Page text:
Molecular dynamics study of nanoparticle stability at liquid interfaces: effect of nanoparticle-solvent interaction and capillary waves

David Cheung

Research output: Contribution to journalArticle

19 Citations (Scopus)

Abstract

While the interaction of colloidal particles (sizes in excess of 100 nm) with liquid interfaces may be understood in terms of continuum models, which are grounded in macroscopic properties such as surface and line tensions, the behaviour of nanoparticles at liquid interfaces may be more complex. Recent simulations [D. L. Cheung and S. A. F. Bon, Phys. Rev. Lett. 102, 066103 (2009)]10.1103/PhysRevLett.102.066103 of nanoparticles at an idealised liquid-liquid interface showed that the nanoparticle-interface interaction range was larger than expected due, in part, to the action of thermal capillary waves. In this paper, molecular dynamics simulations of a Lennard-Jones nanoparticle in a binary Lennard-Jones mixture are used to confirm that these previous results hold for more realistic models. Furthermore by including attractive interactions between the nanoparticle and the solvent, it is found that the detachment energy decreases as the nanoparticle-solvent attraction increases. Comparison between the simulation results and recent theoretical predictions [H. Lehle and M. Oettel, J. Phys. Condens. Matter 20, 404224 (2008)]10.1088/0953-8984/20/40/404224 shows that for small particles the incorporation of capillary waves into the predicted effective nanoparticle-interface interaction improves agreement between simulation and theory.
LanguageEnglish
Article number054704
Number of pages8
JournalJournal of Chemical Physics
Volume135
Issue number5
DOIs
Publication statusPublished - 7 Aug 2011

Fingerprint

capillary waves
wave interaction
Molecular dynamics
molecular dynamics
Nanoparticles
nanoparticles
Liquids
liquids
simulation
interactions
liquid-liquid interfaces
detachment
attraction
interfacial tension
Particle size
continuums
Computer simulation
predictions

Keywords

  • capillary waves
  • interface phenomena
  • liquid mixtures
  • molecular dynamics
  • solvent effects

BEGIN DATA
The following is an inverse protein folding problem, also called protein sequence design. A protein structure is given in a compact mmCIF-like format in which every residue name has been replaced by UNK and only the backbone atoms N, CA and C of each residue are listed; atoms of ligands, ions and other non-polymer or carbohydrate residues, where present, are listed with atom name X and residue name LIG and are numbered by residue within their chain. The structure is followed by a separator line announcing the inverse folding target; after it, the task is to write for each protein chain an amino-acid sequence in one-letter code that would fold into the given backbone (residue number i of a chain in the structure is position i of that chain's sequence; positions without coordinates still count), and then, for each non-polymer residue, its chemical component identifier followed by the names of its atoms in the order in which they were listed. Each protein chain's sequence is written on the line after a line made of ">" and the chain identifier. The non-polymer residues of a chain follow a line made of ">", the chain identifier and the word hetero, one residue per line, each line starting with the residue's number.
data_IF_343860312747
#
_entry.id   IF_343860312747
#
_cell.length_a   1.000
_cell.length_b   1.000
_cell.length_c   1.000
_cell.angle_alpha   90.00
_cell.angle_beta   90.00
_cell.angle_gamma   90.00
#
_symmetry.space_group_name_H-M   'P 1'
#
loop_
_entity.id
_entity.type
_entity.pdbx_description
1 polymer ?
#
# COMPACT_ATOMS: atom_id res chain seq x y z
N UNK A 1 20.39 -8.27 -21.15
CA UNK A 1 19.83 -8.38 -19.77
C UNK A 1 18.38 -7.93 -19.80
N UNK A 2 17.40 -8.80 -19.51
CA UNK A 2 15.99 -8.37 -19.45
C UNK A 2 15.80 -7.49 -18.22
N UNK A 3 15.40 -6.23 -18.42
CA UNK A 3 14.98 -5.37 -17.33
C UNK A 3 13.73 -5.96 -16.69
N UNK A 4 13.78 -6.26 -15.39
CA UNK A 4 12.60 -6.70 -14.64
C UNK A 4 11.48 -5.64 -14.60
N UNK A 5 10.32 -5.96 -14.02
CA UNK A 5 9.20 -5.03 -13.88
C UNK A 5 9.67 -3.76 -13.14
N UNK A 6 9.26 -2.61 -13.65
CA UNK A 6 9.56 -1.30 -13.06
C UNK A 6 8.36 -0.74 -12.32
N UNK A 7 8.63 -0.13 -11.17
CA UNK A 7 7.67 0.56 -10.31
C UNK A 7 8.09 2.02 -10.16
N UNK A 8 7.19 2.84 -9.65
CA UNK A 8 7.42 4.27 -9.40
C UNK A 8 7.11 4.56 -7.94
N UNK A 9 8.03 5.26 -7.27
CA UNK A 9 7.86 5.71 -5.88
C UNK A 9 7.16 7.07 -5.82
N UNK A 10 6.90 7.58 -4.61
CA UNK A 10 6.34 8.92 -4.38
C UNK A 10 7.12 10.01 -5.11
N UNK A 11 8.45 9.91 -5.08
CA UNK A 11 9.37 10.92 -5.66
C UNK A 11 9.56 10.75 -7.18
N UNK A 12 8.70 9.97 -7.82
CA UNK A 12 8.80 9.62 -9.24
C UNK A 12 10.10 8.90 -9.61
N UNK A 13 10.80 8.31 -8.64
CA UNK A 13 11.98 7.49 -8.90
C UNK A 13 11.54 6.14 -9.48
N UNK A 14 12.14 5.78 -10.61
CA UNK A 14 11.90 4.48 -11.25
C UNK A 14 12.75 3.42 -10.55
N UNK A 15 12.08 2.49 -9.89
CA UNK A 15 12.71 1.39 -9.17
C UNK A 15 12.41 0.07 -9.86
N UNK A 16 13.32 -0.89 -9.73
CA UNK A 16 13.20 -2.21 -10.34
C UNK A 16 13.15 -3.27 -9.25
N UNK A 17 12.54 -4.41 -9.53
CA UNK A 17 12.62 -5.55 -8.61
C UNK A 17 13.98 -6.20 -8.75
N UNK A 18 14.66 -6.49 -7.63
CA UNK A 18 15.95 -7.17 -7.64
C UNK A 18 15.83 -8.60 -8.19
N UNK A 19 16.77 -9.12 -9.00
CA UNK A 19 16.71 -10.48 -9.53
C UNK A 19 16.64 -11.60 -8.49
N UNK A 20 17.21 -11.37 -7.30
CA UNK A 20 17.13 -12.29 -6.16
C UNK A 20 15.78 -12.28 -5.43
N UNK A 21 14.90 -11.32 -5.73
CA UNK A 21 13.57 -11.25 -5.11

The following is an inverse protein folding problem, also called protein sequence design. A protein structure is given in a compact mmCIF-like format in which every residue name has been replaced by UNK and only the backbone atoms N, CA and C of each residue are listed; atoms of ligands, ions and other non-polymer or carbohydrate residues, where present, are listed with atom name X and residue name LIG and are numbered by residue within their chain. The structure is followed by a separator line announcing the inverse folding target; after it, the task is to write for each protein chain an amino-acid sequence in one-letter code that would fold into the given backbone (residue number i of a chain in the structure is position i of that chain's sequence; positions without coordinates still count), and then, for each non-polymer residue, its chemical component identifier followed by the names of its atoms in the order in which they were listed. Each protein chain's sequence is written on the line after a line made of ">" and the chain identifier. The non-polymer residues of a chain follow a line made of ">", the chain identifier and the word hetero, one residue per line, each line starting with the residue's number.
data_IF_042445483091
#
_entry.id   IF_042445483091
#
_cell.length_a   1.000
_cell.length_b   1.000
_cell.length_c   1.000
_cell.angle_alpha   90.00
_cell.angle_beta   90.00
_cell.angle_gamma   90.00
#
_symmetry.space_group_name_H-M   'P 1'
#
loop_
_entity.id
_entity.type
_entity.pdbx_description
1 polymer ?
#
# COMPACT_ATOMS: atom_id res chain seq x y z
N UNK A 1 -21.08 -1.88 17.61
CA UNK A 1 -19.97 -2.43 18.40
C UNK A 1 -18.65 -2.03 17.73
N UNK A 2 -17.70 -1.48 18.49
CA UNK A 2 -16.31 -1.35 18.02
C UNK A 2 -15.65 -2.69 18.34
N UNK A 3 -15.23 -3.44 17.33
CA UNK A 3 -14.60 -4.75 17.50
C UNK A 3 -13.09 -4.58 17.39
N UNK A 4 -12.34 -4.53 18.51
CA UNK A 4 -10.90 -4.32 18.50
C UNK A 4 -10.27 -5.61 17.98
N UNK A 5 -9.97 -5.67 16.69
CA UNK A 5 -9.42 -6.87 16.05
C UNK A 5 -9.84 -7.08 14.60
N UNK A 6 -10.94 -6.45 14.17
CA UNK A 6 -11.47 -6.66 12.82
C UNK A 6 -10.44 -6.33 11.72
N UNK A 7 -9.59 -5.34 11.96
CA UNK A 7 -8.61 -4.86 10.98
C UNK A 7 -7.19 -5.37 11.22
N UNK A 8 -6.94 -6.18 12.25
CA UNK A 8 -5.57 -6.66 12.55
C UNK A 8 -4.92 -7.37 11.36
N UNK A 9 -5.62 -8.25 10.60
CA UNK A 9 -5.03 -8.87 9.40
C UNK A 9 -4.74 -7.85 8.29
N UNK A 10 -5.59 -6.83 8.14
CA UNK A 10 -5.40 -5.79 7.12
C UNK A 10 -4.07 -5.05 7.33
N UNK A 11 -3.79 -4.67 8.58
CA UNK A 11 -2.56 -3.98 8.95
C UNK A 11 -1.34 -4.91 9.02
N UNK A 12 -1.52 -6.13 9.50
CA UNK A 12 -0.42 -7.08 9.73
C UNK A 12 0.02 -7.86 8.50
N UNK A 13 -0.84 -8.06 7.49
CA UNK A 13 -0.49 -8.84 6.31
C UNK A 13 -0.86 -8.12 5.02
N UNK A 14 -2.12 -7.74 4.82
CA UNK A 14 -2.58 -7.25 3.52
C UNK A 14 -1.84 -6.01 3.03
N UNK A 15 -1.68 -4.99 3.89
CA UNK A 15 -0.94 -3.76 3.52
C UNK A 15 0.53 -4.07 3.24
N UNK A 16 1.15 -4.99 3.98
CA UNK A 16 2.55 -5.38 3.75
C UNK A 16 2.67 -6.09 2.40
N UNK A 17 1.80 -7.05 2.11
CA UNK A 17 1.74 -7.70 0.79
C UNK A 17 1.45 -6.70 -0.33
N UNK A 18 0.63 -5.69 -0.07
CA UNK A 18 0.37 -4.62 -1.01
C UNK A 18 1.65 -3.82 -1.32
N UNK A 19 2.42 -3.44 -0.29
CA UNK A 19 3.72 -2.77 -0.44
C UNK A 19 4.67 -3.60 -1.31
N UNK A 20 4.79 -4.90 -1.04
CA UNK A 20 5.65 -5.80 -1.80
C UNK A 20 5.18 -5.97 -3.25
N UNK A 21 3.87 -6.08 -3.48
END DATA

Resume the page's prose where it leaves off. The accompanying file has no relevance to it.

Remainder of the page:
Cite this

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title = "Molecular dynamics study of nanoparticle stability at liquid interfaces: effect of nanoparticle-solvent interaction and capillary waves",
abstract = "While the interaction of colloidal particles (sizes in excess of 100 nm) with liquid interfaces may be understood in terms of continuum models, which are grounded in macroscopic properties such as surface and line tensions, the behaviour of nanoparticles at liquid interfaces may be more complex. Recent simulations [D. L. Cheung and S. A. F. Bon, Phys. Rev. Lett. 102, 066103 (2009)]10.1103/PhysRevLett.102.066103 of nanoparticles at an idealised liquid-liquid interface showed that the nanoparticle-interface interaction range was larger than expected due, in part, to the action of thermal capillary waves. In this paper, molecular dynamics simulations of a Lennard-Jones nanoparticle in a binary Lennard-Jones mixture are used to confirm that these previous results hold for more realistic models. Furthermore by including attractive interactions between the nanoparticle and the solvent, it is found that the detachment energy decreases as the nanoparticle-solvent attraction increases. Comparison between the simulation results and recent theoretical predictions [H. Lehle and M. Oettel, J. Phys. Condens. Matter 20, 404224 (2008)]10.1088/0953-8984/20/40/404224 shows that for small particles the incorporation of capillary waves into the predicted effective nanoparticle-interface interaction improves agreement between simulation and theory.",